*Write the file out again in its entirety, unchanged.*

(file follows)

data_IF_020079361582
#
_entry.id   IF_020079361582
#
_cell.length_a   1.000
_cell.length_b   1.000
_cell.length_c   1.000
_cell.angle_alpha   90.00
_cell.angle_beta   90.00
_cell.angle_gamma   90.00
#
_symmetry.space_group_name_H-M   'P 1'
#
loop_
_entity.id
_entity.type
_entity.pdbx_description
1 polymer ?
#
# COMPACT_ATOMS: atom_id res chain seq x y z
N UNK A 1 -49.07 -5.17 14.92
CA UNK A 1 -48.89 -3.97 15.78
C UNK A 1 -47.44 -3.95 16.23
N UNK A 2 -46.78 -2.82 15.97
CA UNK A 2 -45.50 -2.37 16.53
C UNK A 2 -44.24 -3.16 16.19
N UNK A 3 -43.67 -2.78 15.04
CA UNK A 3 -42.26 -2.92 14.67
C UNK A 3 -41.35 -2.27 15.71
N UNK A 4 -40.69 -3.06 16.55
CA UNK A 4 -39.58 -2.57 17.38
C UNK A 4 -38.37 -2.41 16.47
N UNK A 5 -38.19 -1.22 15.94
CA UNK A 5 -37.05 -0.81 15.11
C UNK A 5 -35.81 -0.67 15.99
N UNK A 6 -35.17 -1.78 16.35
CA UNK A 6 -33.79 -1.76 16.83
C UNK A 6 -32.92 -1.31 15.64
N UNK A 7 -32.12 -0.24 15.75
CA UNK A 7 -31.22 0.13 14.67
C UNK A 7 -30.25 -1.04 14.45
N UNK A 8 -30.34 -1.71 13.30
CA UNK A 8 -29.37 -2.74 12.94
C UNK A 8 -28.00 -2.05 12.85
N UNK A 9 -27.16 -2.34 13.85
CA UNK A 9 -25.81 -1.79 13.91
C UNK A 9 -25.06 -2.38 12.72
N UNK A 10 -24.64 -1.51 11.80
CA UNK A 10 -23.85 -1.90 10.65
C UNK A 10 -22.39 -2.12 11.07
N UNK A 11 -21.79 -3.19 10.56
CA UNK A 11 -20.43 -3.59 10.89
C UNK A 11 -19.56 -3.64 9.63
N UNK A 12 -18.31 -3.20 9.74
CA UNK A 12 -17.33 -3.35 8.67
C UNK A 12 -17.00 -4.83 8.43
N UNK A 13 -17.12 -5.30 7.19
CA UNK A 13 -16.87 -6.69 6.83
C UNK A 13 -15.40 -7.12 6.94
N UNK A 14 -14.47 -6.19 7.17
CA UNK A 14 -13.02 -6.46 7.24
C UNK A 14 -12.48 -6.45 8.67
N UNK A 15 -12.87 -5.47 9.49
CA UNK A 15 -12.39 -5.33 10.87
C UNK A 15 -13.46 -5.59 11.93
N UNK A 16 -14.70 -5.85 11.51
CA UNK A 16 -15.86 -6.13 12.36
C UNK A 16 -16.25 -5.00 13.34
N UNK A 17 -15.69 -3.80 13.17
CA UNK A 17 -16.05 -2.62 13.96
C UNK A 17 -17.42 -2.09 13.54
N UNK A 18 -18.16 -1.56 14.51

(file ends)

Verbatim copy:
data_IF_020079361582
#
_entry.id   IF_020079361582
#
_cell.length_a   1.000
_cell.length_b   1.000
_cell.length_c   1.000
_cell.angle_alpha   90.00
_cell.angle_beta   90.00
_cell.angle_gamma   90.00
#
_symmetry.space_group_name_H-M   'P 1'
#
loop_
_entity.id
_entity.type
_entity.pdbx_description
1 polymer ?
#
# COMPACT_ATOMS: atom_id res chain seq x y z
N UNK A 1 -49.07 -5.17 14.92
CA UNK A 1 -48.89 -3.97 15.78
C UNK A 1 -47.44 -3.95 16.23
N UNK A 2 -46.78 -2.82 15.97
CA UNK A 2 -45.50 -2.37 16.53
C UNK A 2 -44.24 -3.16 16.19
N UNK A 3 -43.67 -2.78 15.04
CA UNK A 3 -42.26 -2.92 14.67
C UNK A 3 -41.35 -2.27 15.71
N UNK A 4 -40.69 -3.06 16.55
CA UNK A 4 -39.58 -2.57 17.38
C UNK A 4 -38.37 -2.41 16.47
N UNK A 5 -38.19 -1.22 15.94
CA UNK A 5 -37.05 -0.81 15.11
C UNK A 5 -35.81 -0.67 15.99
N UNK A 6 -35.17 -1.78 16.35
CA UNK A 6 -33.79 -1.76 16.83
C UNK A 6 -32.92 -1.31 15.64
N UNK A 7 -32.12 -0.24 15.75
CA UNK A 7 -31.22 0.13 14.67
C UNK A 7 -30.25 -1.04 14.45
N UNK A 8 -30.34 -1.71 13.30
CA UNK A 8 -29.37 -2.74 12.94
C UNK A 8 -28.00 -2.05 12.85
N UNK A 9 -27.16 -2.34 13.85
CA UNK A 9 -25.81 -1.79 13.91
C UNK A 9 -25.06 -2.38 12.72
N UNK A 10 -24.64 -1.51 11.80
CA UNK A 10 -23.85 -1.90 10.65
C UNK A 10 -22.39 -2.12 11.07
N UNK A 11 -21.79 -3.19 10.56
CA UNK A 11 -20.43 -3.59 10.89
C UNK A 11 -19.56 -3.64 9.63
N UNK A 12 -18.31 -3.20 9.74
CA UNK A 12 -17.33 -3.35 8.67
C UNK A 12 -17.00 -4.83 8.43
N UNK A 13 -17.12 -5.30 7.19
CA UNK A 13 -16.87 -6.69 6.83
C UNK A 13 -15.40 -7.12 6.94
N UNK A 14 -14.47 -6.19 7.17
CA UNK A 14 -13.02 -6.46 7.24
C UNK A 14 -12.48 -6.45 8.67
N UNK A 15 -12.87 -5.47 9.49
CA UNK A 15 -12.39 -5.33 10.87
C UNK A 15 -13.46 -5.59 11.93
N UNK A 16 -14.70 -5.85 11.51
CA UNK A 16 -15.86 -6.13 12.36
C UNK A 16 -16.25 -5.00 13.34
N UNK A 17 -15.69 -3.80 13.17
CA UNK A 17 -16.05 -2.62 13.96
C UNK A 17 -17.42 -2.09 13.54
N UNK A 18 -18.16 -1.56 14.51